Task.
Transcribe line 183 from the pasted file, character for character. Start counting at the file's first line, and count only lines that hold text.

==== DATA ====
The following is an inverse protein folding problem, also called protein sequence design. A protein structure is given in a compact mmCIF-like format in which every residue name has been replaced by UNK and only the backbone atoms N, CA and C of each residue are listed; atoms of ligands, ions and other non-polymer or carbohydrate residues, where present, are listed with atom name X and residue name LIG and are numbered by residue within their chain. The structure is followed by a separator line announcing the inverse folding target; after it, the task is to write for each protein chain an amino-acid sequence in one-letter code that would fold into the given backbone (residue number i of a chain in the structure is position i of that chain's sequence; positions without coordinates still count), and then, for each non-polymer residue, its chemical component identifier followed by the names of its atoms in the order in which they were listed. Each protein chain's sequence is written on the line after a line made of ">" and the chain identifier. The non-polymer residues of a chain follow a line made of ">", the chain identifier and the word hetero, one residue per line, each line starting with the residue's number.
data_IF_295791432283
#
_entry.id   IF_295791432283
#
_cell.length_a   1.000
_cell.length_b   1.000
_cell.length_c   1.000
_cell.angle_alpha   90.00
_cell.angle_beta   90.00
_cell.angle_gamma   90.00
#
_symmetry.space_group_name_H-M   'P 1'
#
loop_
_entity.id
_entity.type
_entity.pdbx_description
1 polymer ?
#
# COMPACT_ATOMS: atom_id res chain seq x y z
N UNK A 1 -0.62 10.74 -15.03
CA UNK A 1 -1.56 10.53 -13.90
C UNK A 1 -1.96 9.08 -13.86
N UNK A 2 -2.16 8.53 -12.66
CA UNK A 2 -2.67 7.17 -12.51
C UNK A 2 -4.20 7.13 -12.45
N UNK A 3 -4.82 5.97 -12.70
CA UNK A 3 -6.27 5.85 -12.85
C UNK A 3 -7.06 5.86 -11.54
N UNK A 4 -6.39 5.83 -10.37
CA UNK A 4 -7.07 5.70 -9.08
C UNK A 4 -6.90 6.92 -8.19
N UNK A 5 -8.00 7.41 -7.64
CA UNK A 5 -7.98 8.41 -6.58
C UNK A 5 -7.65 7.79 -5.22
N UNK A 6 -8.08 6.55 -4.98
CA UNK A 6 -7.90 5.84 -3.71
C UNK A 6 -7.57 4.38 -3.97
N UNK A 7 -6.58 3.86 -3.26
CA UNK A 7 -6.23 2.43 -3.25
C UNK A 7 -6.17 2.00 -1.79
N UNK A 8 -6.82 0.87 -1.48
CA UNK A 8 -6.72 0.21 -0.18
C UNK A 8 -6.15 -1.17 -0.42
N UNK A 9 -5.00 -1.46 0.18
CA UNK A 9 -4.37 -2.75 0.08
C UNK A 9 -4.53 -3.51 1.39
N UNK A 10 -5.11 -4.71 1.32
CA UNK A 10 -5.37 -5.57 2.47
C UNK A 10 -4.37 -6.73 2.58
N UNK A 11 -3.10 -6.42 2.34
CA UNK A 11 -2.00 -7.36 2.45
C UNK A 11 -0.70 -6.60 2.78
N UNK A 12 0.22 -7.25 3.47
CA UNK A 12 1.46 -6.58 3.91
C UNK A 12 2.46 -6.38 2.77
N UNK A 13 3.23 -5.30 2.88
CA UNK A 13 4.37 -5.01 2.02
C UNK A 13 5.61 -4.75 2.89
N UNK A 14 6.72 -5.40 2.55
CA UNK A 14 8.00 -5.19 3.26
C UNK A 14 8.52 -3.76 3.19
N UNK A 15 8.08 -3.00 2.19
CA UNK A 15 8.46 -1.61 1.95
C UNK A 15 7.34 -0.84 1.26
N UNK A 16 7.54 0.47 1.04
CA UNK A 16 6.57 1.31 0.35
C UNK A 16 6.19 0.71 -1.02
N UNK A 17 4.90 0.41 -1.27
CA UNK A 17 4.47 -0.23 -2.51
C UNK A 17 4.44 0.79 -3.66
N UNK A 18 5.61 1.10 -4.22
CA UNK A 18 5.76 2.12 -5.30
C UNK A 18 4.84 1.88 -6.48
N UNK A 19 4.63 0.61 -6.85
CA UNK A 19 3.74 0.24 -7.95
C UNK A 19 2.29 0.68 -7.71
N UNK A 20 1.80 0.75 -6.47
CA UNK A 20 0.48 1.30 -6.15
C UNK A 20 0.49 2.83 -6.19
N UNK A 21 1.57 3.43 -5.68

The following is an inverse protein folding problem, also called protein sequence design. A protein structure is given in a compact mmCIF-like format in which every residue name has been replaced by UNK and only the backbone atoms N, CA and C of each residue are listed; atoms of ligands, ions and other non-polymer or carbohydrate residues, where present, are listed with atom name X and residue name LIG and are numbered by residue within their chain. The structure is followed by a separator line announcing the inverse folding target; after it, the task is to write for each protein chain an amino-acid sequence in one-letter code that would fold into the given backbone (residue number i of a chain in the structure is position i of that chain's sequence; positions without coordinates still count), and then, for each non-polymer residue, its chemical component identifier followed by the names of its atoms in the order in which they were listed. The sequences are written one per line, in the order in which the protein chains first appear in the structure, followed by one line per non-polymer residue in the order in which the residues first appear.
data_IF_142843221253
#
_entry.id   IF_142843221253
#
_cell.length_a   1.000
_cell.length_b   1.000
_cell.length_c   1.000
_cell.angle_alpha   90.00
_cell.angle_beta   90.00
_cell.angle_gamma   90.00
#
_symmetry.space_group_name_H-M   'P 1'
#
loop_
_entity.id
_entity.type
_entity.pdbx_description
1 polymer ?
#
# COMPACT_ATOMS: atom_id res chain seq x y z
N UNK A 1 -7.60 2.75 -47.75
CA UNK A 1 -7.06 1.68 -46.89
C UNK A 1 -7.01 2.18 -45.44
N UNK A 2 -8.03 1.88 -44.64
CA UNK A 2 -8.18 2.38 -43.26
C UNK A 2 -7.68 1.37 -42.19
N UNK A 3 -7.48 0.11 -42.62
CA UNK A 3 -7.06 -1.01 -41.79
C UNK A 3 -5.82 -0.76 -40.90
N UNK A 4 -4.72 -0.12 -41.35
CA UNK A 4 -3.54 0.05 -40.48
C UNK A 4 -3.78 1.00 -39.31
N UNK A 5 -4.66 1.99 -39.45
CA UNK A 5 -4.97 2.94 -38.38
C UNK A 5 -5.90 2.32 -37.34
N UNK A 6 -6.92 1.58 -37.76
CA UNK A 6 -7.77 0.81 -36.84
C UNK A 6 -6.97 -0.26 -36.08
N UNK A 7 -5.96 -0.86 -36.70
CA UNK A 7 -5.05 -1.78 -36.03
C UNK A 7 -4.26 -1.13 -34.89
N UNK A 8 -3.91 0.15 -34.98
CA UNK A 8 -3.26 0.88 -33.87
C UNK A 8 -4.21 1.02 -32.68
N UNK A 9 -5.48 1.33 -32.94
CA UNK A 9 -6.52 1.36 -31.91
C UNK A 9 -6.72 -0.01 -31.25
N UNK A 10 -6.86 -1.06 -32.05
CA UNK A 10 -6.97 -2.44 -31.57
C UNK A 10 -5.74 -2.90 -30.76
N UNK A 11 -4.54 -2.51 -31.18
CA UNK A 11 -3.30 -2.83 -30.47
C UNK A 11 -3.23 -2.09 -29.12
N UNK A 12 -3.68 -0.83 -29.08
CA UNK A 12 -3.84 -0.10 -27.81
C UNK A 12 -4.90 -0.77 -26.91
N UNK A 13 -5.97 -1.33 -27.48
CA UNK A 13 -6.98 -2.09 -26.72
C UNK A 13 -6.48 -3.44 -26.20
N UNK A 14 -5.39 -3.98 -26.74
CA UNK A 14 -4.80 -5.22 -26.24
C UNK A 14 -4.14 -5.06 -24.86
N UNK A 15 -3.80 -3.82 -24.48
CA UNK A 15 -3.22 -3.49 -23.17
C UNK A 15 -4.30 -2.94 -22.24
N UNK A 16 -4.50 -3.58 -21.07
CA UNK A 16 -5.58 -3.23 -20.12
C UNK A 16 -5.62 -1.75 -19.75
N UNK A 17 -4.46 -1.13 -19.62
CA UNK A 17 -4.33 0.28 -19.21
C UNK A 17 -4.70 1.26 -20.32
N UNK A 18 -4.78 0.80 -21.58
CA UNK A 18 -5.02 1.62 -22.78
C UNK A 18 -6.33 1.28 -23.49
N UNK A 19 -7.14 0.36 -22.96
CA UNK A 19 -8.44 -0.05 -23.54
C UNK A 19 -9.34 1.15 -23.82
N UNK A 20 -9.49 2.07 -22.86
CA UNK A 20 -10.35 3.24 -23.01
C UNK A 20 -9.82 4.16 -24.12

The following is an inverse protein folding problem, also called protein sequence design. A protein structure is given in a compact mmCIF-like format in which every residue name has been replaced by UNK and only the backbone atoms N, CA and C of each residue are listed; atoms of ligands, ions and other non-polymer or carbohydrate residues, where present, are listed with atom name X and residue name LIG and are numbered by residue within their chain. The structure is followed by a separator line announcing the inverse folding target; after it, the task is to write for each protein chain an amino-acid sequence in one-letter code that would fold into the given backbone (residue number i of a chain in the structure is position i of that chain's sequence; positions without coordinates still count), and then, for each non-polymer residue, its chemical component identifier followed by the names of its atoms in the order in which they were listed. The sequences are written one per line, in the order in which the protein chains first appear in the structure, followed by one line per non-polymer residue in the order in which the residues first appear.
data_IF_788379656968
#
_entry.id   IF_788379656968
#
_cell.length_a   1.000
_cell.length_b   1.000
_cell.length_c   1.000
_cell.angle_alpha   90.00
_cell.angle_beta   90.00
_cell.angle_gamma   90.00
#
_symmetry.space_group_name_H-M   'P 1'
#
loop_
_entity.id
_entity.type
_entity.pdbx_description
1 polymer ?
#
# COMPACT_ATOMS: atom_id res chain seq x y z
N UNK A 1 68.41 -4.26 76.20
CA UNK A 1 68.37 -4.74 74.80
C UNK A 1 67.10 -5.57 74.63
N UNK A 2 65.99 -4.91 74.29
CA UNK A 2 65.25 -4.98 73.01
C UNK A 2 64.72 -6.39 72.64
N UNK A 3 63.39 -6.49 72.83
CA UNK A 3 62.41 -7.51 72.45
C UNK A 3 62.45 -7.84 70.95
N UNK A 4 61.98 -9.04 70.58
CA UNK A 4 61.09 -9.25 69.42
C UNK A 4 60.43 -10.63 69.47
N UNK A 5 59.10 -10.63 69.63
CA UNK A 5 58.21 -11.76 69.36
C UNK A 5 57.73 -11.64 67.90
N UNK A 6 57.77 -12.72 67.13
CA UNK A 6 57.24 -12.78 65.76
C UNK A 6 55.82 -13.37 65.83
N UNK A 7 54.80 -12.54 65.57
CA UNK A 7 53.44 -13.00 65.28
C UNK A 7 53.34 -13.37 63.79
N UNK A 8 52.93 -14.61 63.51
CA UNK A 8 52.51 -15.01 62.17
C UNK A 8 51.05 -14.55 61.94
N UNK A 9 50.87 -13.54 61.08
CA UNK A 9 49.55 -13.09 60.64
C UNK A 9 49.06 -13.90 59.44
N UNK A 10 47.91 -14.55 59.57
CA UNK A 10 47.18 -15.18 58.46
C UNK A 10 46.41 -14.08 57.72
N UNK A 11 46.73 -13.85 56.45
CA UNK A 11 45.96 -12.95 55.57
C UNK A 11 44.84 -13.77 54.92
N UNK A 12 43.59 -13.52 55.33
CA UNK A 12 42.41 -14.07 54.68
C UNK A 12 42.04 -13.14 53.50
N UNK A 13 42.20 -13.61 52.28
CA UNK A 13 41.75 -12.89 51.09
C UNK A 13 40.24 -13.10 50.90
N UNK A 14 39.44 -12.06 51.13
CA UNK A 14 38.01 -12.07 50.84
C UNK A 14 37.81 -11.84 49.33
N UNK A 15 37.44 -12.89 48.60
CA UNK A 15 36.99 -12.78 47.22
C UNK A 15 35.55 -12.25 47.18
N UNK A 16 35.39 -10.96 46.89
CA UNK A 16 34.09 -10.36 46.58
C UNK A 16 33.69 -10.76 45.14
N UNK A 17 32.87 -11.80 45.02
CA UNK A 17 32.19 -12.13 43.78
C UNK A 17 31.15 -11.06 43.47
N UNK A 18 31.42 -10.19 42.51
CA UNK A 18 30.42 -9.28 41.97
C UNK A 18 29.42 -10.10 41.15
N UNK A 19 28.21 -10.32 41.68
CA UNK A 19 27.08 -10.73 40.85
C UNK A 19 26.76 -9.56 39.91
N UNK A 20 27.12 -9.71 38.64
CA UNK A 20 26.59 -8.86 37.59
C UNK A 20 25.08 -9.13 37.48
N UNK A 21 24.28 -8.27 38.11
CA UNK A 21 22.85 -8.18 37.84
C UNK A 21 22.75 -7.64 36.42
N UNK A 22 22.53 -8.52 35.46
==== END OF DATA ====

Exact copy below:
#